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Summer’s political arc, from breakfast tacos to crudité

By Tom Baxter

Looking back, the tipoff story of this summer was — go figure — the one about Jill Biden and breakfast tacos.

Jill Biden spoke to a national Latino group in San Antonio in July and praised the community’s diversity — “as distinct as the bodegas of the Bronx, as beautiful as the blossoms of Miami and as unique as the breakfast tacos here in San Antonio.”

Teapots quickly hit the tempest level. A Latino journalists’ organization condemned Biden’s statement as insensitive and the First Lady’s office issued an apology, although the purveyors of breakfast tacos in San Antonio seemed fine with her remark.

At another moment, this might have been an item in a news cycle or two, or it might not have been a national story at all. But it was mid-July and that catchy image of breakfast tacos paired well with reports of Democrats’ fading popularity in polls of Latino voters. So the flub lingered for days longer than it should have, growing in putative significance like mushrooms in the summer grass. Biden’s clumsy comment “couldn’t have come at a worse time for Democrats,” according to one analyst.

That was the tipoff. Whether its bent is toward the left or right, the overarching bias of all media is to crowd the storyline, to re-certify the prevailing narrative until a new one emerges. That’s what people find both affirming and irritating about the news they watch on TV.

When a story becomes this ridiculously overinflated, it’s often a sign the storyline is about to change direction. Since the taco story — if we can even call it a story — there has been a distinct change in the coverage of the Biden administration and the Democrats. The surprising abortion referendum vote in Kansas, the jobs numbers and the decline in gas prices, and most importantly, the congressional breakthrough which led to the passage of the Inflation Reduction Act, have all factored into this change.

But just as the taco story contributed to the impression that things were worse for the Democrats than they really were, the current piling-on over Republican Senate candidate Mehmet Oz and his awkward “crudité” video might be a signal the storyline bias has swung in the opposite direction. The NBC poll out this week indicates little change in the balance between the two parties since summer began, with widespread skepticism about the big bill, passed this month. The election is still a jump ball, with neither party in a secure position.

The Democrats are spending heavily on ads to sell the Inflation Reduction Act, but there’s a basic messaging problem. The one thing this multi-part legislation seems least likely to do is reduce inflation. The parts that deal with controlling prescription drug costs and energy credits should win the Democrats more votes in the coming months, but they have an uphill selling job. Their chances of holding on to the Senate have improved, as Sen. Mitch McConnell acknowledged this week, but the House will be much harder.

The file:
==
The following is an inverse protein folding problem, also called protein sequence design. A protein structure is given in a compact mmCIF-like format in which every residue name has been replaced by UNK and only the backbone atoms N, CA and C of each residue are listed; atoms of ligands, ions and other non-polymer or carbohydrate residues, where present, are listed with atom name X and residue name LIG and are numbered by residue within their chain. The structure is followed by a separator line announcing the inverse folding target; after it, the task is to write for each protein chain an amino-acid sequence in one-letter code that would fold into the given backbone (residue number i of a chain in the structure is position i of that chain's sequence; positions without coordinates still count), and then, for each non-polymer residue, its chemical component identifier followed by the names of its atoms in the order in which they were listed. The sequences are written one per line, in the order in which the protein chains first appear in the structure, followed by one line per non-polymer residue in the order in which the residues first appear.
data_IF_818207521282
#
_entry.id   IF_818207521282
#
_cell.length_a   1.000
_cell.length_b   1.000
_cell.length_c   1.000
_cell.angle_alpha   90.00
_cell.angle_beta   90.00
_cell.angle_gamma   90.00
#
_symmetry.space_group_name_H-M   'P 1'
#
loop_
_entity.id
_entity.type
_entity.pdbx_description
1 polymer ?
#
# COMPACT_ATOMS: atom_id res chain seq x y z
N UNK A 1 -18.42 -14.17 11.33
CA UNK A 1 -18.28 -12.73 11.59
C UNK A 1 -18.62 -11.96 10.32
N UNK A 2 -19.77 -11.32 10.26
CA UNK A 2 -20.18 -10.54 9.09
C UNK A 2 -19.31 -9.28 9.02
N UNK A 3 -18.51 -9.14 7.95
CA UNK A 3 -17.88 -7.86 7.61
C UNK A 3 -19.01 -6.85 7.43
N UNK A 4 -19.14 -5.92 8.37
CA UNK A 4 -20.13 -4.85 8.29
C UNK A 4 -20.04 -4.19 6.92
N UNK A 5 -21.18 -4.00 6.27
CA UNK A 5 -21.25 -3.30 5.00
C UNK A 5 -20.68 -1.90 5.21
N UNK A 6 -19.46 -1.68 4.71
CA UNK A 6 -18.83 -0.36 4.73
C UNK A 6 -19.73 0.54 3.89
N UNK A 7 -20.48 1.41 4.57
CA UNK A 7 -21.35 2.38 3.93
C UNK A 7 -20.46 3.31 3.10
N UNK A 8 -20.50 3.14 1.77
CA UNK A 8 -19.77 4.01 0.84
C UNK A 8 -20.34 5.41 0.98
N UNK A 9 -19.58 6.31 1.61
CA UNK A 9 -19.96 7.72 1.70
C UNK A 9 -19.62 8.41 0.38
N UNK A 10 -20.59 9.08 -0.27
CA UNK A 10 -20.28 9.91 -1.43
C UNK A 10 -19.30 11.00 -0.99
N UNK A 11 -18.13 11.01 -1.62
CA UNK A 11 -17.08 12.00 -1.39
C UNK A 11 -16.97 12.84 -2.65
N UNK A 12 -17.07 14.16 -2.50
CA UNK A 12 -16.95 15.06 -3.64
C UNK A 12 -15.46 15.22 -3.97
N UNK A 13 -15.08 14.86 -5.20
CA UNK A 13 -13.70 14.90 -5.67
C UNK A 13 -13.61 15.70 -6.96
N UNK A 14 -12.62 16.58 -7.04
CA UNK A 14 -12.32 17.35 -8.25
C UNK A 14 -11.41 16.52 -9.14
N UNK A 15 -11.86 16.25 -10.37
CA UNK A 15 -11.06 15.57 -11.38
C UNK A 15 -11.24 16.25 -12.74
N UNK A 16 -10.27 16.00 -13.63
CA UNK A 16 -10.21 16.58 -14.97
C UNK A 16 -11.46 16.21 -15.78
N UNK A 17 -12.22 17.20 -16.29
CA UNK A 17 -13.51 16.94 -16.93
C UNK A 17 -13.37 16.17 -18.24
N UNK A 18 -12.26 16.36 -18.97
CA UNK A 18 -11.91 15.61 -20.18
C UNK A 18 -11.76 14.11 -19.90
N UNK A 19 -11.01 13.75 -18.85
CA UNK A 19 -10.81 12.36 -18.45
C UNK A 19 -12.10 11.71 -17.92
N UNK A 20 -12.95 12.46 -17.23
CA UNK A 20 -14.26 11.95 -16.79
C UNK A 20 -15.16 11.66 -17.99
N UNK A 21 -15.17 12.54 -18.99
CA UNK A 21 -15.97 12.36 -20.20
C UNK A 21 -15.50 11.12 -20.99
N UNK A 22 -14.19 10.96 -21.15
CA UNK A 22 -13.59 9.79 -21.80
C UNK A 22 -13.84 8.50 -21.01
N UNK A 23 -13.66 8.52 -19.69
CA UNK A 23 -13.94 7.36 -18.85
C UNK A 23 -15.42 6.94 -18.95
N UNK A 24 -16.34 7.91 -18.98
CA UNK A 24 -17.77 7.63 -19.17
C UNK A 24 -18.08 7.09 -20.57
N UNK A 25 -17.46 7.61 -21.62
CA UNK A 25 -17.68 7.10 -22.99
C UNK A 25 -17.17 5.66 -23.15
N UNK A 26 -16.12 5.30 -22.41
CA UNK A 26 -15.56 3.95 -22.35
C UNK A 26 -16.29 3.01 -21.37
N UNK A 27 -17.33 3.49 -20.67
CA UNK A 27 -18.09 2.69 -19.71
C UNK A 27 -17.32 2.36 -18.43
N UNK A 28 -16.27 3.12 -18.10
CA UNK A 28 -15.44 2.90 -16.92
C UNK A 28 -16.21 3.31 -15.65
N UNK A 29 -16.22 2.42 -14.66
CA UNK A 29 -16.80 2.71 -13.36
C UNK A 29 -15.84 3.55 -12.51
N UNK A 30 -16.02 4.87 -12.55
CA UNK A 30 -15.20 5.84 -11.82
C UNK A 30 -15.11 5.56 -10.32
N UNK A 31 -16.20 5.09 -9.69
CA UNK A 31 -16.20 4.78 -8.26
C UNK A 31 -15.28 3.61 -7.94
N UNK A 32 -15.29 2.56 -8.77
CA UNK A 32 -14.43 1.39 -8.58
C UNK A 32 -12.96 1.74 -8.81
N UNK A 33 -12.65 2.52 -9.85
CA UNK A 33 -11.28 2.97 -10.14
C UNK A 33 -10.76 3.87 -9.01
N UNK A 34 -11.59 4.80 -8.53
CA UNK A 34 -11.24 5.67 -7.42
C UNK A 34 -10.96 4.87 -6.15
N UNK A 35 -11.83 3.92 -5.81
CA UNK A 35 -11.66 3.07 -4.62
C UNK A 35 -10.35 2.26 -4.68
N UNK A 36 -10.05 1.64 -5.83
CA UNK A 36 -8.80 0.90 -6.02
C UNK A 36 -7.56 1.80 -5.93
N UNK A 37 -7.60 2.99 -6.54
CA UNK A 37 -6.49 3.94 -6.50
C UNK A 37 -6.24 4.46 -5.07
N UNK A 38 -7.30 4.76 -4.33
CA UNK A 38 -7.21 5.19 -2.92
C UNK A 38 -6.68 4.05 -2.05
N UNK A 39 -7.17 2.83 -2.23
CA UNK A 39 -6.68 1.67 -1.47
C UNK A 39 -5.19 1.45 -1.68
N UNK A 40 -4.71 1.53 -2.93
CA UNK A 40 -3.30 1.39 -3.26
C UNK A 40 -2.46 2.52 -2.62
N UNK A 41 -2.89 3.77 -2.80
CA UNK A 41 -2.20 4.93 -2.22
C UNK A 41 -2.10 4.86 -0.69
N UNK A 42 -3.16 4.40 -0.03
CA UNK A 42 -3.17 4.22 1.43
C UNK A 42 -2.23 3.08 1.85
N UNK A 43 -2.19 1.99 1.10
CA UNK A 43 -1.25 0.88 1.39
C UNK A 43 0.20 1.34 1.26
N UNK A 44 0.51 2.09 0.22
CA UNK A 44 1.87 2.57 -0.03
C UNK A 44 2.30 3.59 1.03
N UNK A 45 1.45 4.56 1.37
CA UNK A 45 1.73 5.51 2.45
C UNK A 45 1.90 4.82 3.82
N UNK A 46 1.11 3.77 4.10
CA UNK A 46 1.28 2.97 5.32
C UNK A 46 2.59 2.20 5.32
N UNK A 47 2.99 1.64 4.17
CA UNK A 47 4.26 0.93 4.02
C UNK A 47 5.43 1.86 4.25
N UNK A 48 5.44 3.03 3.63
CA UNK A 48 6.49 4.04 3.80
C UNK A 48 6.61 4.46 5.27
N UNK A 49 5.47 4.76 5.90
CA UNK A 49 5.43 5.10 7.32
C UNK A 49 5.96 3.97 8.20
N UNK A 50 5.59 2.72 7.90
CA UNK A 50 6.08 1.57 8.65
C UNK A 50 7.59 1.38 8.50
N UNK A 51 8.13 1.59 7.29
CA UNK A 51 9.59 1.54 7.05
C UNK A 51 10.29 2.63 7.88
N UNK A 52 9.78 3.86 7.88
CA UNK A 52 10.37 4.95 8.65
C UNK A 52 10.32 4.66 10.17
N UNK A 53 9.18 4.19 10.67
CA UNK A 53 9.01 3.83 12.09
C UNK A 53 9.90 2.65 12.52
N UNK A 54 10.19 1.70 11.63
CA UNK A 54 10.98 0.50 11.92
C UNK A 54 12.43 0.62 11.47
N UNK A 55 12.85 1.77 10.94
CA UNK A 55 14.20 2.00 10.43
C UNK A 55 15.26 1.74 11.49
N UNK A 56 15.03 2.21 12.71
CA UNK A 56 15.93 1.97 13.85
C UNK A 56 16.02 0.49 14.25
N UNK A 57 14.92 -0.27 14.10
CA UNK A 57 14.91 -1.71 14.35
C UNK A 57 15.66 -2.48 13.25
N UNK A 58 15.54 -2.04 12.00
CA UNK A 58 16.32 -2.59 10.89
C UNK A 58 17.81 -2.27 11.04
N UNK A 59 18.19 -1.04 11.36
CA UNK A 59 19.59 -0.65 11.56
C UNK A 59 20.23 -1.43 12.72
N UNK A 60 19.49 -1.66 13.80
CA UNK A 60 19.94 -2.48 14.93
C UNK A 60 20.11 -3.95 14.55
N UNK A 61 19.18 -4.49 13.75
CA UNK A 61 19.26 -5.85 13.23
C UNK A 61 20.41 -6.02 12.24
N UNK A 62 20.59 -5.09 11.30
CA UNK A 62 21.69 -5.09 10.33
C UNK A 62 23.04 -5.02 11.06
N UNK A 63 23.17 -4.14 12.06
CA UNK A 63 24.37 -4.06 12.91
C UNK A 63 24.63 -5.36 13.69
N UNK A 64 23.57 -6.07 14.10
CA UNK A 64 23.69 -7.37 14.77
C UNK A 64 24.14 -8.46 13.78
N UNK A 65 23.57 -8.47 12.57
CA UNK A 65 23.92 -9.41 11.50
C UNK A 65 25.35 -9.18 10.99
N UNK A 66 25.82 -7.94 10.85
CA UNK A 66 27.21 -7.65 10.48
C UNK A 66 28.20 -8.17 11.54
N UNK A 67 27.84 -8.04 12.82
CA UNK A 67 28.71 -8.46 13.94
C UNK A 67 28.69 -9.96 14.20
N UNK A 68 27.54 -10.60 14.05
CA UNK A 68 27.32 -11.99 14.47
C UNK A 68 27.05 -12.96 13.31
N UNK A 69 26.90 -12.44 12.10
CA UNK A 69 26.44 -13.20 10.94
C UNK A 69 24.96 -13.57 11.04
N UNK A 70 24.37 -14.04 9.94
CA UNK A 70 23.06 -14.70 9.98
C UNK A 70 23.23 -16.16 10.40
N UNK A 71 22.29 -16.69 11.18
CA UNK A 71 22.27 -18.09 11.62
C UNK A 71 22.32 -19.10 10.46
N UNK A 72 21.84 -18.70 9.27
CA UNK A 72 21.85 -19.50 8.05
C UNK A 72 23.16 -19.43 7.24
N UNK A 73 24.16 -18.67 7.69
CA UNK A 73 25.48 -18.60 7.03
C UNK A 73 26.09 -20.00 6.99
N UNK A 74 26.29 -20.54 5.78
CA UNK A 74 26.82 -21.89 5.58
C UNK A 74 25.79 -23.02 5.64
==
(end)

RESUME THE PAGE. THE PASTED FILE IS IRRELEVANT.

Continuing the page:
For Republicans, the worst news has come not so much from the polls as the financial reports, with the National Republican Senatorial Committee’s cancellation of $10 million in ads in Pennsylvania, Wisconsin and Arizona. The Senate election committee has defended its action, saying the move was only part of its large spending plan.

But these latest indications of financial problems in the NRSC have put its chairman, Florida Sen. Rick Scott, on the hot seat. In a year when Republicans have a lot of electoral advantages, the Republican fundraising apparatus, so dependent on donors now being slammed as RINOs by the party’s conservative insurgents, appears to have been displaced by Donald Trump’s fundraising juggernaut.

Neither race has figured much in the calculations of who will control the Senate, but the contests in neighboring Florida and North Carolina are worth keeping an eye on as the midterm races head into the fall. Florida Sen. Marco Rubio trailed Democrat Val Demings — who some wish had been Joe Biden’s vice presidential pick — in a recent poll by four points. That could be an outlier, but this is expected to be a close race.

In North Carolina, former state Supreme Court Chief Justice Cheri Beasley is opposing state Rep. Ted Budd, who’s been endorsed by Trump. This race also looks close, both in terms of polling and fundraising.


Tom Baxter

Tom Baxter has written about politics and the South for more than four decades. He was national editor and chief political correspondent at the Atlanta Journal-Constitution, and later edited The Southern Political Report, an online publication, for four years. Tom was the consultant for the 2008 election night coverage sponsored jointly by Current TV, Digg and Twitter, and a 2011 fellow at the Robert J. Dole Institute of Politics at the University of Kansas. He has written about the impact of Georgia’s and Alabama's immigration laws in reports for the Center for American Progress. Tom and his wife, Lili, have three adult children and seven grandchildren.


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